Not specified: Selby Jennings: VP/SVP Credit Quant Top tier investment bank i...

Ashdown Group: Senior Marketing Executive- City of London, Old Street

£40000 - £43000 per annum + benefits: Ashdown Group: Senior Marketing Executiv...

Ashdown Group: Marketing Manager

£40000 - £43000 per annum + benefits: Ashdown Group: An international organisa...

Ashdown Group: Internal Recruiter -Rugby, Warwickshire

£25000 - £30000 per annum: Ashdown Group: Internal Recruiter -Rugby, Warwicksh...

Day In a Page

Read Next
Peter Mandelson first resigned from the cabinet on 23 December 1998  

2015's dim-sum index has too many courses

John Rentoul
 

I'm just as merry without a drink, thank you

Fiona Sturges
War with Isis: The West needs more than a White Knight

The West needs more than a White Knight

Despite billions spent on weapons, the US has not been able to counter Isis's gruesome tactics, says Patrick Cockburn
Return to Helmand: Private Davey Graham recalls the day he was shot by the Taliban

'The day I was shot by the Taliban'

Private Davey Graham was shot five times during an ambush in 2007 - it was the first, controversial photograph to show the dangers our soldiers faced in Helmand province
Revealed: the best and worst airlines for delays

Revealed: the best and worst airlines for delays

Many flyers are failing to claim compensation to which they are entitled, a new survey has found
The stories that defined 2014: From the Scottish independence referendum to the Ice Bucket Challenge, our writers voice their opinions

The stories that defined 2014

From the Scottish independence referendum to the Ice Bucket Challenge, our writers voice their opinions
Stoke-on-Trent becomes first British city to be classified as 'disaster resilient' by the United Nations

Disaster looming? Now you know where to head...

Which British city has become the first to be awarded special 'resilience' status by the UN?
Finally, a diet that works: Californian pastor's wildly popular Daniel Plan has seen his congregation greatly reduced

Finally, a diet that works

Californian pastor's wildly popular Daniel Plan has seen his congregation greatly reduced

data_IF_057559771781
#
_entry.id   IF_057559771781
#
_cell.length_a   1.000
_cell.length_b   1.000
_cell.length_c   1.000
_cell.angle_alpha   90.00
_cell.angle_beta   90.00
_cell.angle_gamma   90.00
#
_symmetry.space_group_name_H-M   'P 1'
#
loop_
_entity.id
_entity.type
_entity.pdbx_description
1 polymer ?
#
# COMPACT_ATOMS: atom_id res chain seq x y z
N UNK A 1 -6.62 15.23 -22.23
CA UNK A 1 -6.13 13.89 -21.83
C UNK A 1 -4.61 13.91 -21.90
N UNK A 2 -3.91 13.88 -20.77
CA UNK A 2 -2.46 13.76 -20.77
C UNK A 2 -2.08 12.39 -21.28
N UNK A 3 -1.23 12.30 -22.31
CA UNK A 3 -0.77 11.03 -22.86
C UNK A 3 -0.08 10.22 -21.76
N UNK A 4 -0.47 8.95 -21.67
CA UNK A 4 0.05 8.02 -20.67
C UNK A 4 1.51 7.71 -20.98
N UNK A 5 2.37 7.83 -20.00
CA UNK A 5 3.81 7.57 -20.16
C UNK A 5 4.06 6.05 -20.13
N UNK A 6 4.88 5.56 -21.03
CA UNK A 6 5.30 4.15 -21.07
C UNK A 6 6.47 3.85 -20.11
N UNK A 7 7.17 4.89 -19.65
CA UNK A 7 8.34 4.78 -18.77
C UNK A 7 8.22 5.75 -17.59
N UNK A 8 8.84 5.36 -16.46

Say it with... lyrics: The power of song was never greater, according to our internet searches

Say it with... lyrics

The power of song was never greater, according to our internet searches
Professor Danielle George: On a mission to bring back the art of 'thinkering'

The joys of 'thinkering'

Professor Danielle George on why we have to nurture tomorrow's scientists today
Monique Roffey: The author on father figures, the nation's narcissism and New Year reflections

Monique Roffey interview

The author on father figures, the nation's narcissism and New Year reflections
Introducing my anti-heroes of 2014

Introducing my anti-heroes of 2014

Their outrageousness and originality makes the world a bit more interesting, says Ellen E Jones
DJ Taylor: Good taste? It's all a matter of timing...

Good taste? It's all a matter of timing...

It has been hard to form generally accepted cultural standards since the middle of the 19th century – and the disintegration is only going to accelerate, says DJ Taylor
Olivia Jacobs & Ben Caplan: 'Ben thought the play was called 'Christian Love'. It was 'Christie in Love' - about a necrophiliac serial killer'

How we met

Olivia Jacobs and Ben Caplan
Bill Granger recipes: Our chef's breakfasts will revitalise you in time for the New Year

Bill Granger's healthy breakfasts

Our chef's healthy recipes are perfect if you've overindulged during the festive season
Transfer guide: From Arsenal to West Ham - what does your club need in the January transfer window?

Who does your club need in the transfer window?

Most Premier League sides are after a striker, but here's a full run down of the ins and outs that could happen over the next month
The Last Word: From aliens at FA to yak’s milk in the Tour, here’s to 2015

Michael Calvin's Last Word

From aliens at FA to yak’s milk in the Tour, here’s to 2015